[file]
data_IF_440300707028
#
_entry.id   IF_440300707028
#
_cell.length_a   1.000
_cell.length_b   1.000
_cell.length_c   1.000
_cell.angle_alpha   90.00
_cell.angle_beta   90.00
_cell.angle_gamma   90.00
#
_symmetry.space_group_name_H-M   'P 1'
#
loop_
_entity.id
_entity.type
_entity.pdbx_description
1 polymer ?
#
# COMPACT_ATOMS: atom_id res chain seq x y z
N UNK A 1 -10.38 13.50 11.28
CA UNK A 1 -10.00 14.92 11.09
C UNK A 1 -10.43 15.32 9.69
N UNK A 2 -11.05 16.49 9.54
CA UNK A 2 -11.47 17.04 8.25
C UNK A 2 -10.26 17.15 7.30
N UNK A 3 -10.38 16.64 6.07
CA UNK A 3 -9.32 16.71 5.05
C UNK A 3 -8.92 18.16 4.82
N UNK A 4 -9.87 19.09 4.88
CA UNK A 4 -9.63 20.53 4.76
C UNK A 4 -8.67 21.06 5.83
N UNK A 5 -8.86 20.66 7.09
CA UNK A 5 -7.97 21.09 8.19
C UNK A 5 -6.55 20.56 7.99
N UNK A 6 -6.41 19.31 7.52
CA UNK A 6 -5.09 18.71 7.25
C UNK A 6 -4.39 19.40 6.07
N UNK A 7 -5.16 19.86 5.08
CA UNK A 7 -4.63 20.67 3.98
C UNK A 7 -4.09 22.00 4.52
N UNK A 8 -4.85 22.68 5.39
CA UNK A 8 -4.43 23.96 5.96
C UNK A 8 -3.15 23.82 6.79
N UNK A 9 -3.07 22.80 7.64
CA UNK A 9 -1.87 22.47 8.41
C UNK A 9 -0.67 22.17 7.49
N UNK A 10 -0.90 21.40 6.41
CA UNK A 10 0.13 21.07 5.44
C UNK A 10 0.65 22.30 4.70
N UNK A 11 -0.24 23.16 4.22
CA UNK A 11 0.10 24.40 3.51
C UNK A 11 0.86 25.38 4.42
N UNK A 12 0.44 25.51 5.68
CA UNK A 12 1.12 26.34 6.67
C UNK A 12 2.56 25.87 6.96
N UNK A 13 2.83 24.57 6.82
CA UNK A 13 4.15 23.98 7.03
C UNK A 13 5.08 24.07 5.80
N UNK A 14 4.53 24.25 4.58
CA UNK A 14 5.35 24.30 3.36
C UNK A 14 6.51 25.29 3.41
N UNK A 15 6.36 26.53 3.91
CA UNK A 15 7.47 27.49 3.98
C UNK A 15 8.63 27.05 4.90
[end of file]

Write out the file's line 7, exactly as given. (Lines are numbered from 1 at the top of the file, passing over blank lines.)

_cell.length_c   1.000